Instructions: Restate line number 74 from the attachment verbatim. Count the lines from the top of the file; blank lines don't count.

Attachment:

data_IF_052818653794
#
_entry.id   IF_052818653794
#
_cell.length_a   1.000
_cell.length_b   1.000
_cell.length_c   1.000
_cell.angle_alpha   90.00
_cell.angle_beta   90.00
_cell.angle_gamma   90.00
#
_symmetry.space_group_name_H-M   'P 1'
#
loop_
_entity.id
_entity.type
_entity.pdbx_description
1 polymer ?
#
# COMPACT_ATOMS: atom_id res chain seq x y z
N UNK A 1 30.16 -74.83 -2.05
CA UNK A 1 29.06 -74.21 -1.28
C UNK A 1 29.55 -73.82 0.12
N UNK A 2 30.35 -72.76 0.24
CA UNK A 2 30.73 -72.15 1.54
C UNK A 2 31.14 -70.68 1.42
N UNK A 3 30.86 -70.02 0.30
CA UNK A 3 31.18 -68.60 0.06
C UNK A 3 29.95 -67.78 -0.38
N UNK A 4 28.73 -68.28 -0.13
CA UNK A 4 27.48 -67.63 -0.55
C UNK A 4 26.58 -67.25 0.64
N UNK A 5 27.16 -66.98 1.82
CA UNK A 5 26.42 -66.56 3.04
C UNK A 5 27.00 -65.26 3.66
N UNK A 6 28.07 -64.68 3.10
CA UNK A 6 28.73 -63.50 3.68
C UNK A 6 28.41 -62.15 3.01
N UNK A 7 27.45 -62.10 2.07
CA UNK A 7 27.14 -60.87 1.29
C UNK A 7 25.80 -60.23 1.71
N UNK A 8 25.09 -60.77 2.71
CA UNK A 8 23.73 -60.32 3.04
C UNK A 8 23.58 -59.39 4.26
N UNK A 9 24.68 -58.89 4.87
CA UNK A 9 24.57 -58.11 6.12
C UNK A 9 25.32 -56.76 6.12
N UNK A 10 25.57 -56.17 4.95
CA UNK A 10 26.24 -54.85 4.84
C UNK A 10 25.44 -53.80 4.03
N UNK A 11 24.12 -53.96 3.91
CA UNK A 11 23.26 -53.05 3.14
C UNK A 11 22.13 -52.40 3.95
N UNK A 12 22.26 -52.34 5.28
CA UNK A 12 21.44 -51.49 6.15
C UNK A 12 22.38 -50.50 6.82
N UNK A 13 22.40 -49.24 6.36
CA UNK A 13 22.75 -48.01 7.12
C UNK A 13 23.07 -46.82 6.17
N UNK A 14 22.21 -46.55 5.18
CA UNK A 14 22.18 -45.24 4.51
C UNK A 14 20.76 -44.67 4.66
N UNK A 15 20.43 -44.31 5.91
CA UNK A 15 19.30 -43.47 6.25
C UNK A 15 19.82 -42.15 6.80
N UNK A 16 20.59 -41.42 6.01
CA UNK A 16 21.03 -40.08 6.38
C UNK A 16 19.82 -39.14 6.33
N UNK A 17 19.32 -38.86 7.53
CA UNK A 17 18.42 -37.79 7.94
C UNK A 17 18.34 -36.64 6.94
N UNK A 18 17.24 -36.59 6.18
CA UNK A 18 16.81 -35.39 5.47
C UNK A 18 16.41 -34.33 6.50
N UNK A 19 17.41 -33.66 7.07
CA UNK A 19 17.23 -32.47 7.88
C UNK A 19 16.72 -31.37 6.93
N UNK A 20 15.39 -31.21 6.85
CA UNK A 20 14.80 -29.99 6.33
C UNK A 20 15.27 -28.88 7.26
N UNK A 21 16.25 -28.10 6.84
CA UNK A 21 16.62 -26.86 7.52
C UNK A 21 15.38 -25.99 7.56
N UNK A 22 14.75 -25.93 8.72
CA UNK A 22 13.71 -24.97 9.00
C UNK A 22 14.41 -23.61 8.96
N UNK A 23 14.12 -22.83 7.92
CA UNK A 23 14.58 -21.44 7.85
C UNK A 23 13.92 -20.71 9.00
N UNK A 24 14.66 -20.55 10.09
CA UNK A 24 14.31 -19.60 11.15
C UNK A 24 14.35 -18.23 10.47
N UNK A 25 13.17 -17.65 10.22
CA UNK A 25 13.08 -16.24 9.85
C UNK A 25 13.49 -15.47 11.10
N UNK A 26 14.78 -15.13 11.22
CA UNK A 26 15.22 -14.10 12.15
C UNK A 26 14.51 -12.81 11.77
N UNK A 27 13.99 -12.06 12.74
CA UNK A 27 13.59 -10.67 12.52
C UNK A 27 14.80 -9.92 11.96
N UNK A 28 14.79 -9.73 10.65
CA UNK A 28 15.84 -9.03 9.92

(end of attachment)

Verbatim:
C UNK A 18 16.41 -34.33 6.50